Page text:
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INCREASING ABORIGINAL PEOPLES’ USE OF SERVICES THAT REDUCE HARM FROM ILLICIT DRUGS
The final report, Increasing Aboriginal Peoples' Use of Services that Reduce Harm from Illicit Drugs Project Final Report: April 2021, can be read here.
WAAHEC granted ethics approval on 21 October 2019. This research was also approved by the Curtin University Human Research Ethics Committee (approval number: HRE2019-0772) on 11 November 2019.
Dr Roanna Lobo (Curtin University), Judith Bevan (Sexual Health and Blood-borne Virus Program, Communicable Disease Control Directorate, Department of Health), Dr Mick Adams (Australian Indigenous HealthInfoNet), Dr Susan Carruthers (Peer Based Harm Reduction WA).
Curtin University, Communicable Disease Control Directorate WA Department of Health, Edith Cowan University, National Drug Research Institute, Peer Based Harm Reduction WA, HepatitisWA, WA AIDS Council, WA Network of Alcohol and other Drug Agencies, Aboriginal Health Council of WA, Royal Perth Hospital and Derbarl Yerrigan Health Service.
Injecting drug use is of increasing concern among Aboriginal peoples (including Torres Strait Islander peoples) and is associated with co-morbidities related to alcohol use, homelessness and poor mental and physical health outcomes, including the increased risk of blood-borne viruses (BBV) such as HIV and hepatitis C. Needle and syringe programs (NSPs) are known to reduce harm from illicit drugs through the supply and/or exchange of clean injecting equipment. The factors influencing Aboriginal people to utilise these NSP services and opportunities for targeted health promotion/education and improved consumer engagement are unclear.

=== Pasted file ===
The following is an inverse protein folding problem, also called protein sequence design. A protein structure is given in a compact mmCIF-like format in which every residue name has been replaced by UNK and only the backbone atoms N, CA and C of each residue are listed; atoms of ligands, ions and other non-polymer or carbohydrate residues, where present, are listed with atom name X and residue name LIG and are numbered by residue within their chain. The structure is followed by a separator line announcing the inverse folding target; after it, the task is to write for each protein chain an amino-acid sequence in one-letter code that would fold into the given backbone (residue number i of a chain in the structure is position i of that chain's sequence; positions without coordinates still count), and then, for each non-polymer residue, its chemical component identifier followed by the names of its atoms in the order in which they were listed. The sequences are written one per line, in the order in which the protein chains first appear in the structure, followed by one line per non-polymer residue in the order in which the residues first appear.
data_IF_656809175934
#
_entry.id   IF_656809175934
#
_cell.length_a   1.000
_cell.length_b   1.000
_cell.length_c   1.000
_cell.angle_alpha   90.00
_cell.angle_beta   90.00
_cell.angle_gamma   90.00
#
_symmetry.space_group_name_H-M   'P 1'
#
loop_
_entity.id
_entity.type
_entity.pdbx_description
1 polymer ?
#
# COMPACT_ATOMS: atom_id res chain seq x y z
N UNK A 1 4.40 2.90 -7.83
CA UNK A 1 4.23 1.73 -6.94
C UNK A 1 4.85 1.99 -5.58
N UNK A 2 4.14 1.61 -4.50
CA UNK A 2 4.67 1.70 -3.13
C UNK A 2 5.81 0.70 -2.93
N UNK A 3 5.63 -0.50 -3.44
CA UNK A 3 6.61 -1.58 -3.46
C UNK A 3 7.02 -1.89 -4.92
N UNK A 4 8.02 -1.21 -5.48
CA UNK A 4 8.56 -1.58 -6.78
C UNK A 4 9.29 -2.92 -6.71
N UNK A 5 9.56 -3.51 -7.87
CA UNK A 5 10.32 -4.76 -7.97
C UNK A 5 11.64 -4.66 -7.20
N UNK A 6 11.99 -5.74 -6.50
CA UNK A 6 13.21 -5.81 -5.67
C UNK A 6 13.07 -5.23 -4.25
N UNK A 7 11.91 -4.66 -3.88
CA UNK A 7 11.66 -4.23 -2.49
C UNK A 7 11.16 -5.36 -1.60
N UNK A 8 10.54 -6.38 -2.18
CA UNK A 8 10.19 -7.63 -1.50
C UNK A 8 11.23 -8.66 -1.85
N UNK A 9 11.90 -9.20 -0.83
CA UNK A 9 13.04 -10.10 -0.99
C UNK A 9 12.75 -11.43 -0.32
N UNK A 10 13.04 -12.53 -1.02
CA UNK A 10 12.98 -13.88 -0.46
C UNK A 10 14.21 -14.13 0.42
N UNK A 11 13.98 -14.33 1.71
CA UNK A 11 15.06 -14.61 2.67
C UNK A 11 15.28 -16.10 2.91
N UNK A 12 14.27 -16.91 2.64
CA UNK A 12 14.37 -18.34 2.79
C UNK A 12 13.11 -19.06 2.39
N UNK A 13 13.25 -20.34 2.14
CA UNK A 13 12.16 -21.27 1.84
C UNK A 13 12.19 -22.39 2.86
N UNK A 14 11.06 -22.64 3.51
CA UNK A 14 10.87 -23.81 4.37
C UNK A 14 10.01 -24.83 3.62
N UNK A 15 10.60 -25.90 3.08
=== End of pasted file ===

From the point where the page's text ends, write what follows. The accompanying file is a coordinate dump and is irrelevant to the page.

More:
This research is focused on Aboriginal adults aged over 18 years, living in WA who currently inject or have injected drugs in the past 12 months. The project will adopt a co-design approach, working with Aboriginal community Elders, NSP service providers, researchers, peak bodies and policymakers. The research will explore the target group’s awareness of NSP services, their understanding of safe injecting practices and risk behaviours related to injecting drugs, and the features that encourage or discourage the use of NSP services by Aboriginal people, acknowledging the interconnectedness of factors influencing drug use. Experiences of drug-related shame or stigma and community concerns around NSP will also be explored.
This research is supported by funding from a Healthway Health Promotion Exploratory Research Grant.
PROJECT OUTPUTS AND IMPACTS
The final report, including findings, can be read here.
Please click on the video below for a discussion of findings from this project.
Findings discussed by Dr Roanna Lobo, Chief Investigator of the project include:
- barriers and enablers to Aboriginal People who inject drugs accessing NSPs
- language used for injecting equipment
- regional/remote consumer NSP experience versus metropolitan,
- secondary supply of injecting equipment
- risk mitigation and;
- proposed interventions to increase access to NSPs for Aboriginal People who inject drugs
Aboriginal Advisory Group
Please click on the video below for a discussion of the experience of Aboriginal Elders in Aboriginal health research.
Elders Isabelle Adams and Mara West, who are on the project's Aboriginal Advisory Group and Co-design Working Group, discuss the role and functions of the Aboriginal Advisory Group and their experiences of leading research concerning a highly sensitive topic for Aboriginal communities.
Please click on the video below for a discussion of the co-design methodology and methods utilised in this project.
Kevin Winder from Peer Based Harm Reduction WA and Melissa Coci from SiREN discuss the co-design methods used in this project, and the lessons learned.
A brochure designed for consumers of NSPs, that outlines the findings of the project can be downloaded here. It is designed to be an A5 folded brochure with four panels. A summary report of the findings of the project can be downloaded here.